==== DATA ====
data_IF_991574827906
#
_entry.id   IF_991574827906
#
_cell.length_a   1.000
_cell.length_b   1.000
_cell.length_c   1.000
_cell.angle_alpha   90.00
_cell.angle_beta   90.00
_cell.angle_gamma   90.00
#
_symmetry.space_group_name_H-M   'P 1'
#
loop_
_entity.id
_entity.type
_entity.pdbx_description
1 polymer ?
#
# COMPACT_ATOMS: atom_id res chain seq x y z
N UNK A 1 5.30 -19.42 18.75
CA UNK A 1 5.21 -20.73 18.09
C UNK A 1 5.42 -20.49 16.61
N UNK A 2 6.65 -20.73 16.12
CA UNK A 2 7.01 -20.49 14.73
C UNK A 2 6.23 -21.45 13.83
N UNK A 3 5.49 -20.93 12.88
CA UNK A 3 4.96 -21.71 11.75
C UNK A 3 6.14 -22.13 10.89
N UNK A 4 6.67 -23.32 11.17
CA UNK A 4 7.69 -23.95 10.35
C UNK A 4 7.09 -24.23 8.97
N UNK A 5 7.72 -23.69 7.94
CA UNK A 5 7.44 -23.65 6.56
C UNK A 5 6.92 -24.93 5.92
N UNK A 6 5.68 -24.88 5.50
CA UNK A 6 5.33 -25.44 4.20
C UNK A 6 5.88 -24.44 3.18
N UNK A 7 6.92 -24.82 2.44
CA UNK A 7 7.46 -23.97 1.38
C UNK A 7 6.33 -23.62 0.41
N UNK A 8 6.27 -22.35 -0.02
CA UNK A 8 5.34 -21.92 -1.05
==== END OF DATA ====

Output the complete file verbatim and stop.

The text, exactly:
data_IF_991574827906
#
_entry.id   IF_991574827906
#
_cell.length_a   1.000
_cell.length_b   1.000
_cell.length_c   1.000
_cell.angle_alpha   90.00
_cell.angle_beta   90.00
_cell.angle_gamma   90.00
#
_symmetry.space_group_name_H-M   'P 1'
#
loop_
_entity.id
_entity.type
_entity.pdbx_description
1 polymer ?
#
# COMPACT_ATOMS: atom_id res chain seq x y z
N UNK A 1 5.30 -19.42 18.75
CA UNK A 1 5.21 -20.73 18.09
C UNK A 1 5.42 -20.49 16.61
N UNK A 2 6.65 -20.73 16.12
CA UNK A 2 7.01 -20.49 14.73
C UNK A 2 6.23 -21.45 13.83
N UNK A 3 5.49 -20.93 12.88
CA UNK A 3 4.96 -21.71 11.75
C UNK A 3 6.14 -22.13 10.89
N UNK A 4 6.67 -23.32 11.17
CA UNK A 4 7.69 -23.95 10.35
C UNK A 4 7.09 -24.23 8.97
N UNK A 5 7.72 -23.69 7.94
CA UNK A 5 7.44 -23.65 6.56
C UNK A 5 6.92 -24.93 5.92
N UNK A 6 5.68 -24.88 5.50
CA UNK A 6 5.33 -25.44 4.20
C UNK A 6 5.88 -24.44 3.18
N UNK A 7 6.92 -24.82 2.44
CA UNK A 7 7.46 -23.97 1.38
C UNK A 7 6.33 -23.62 0.41
N UNK A 8 6.27 -22.35 -0.02
CA UNK A 8 5.34 -21.92 -1.05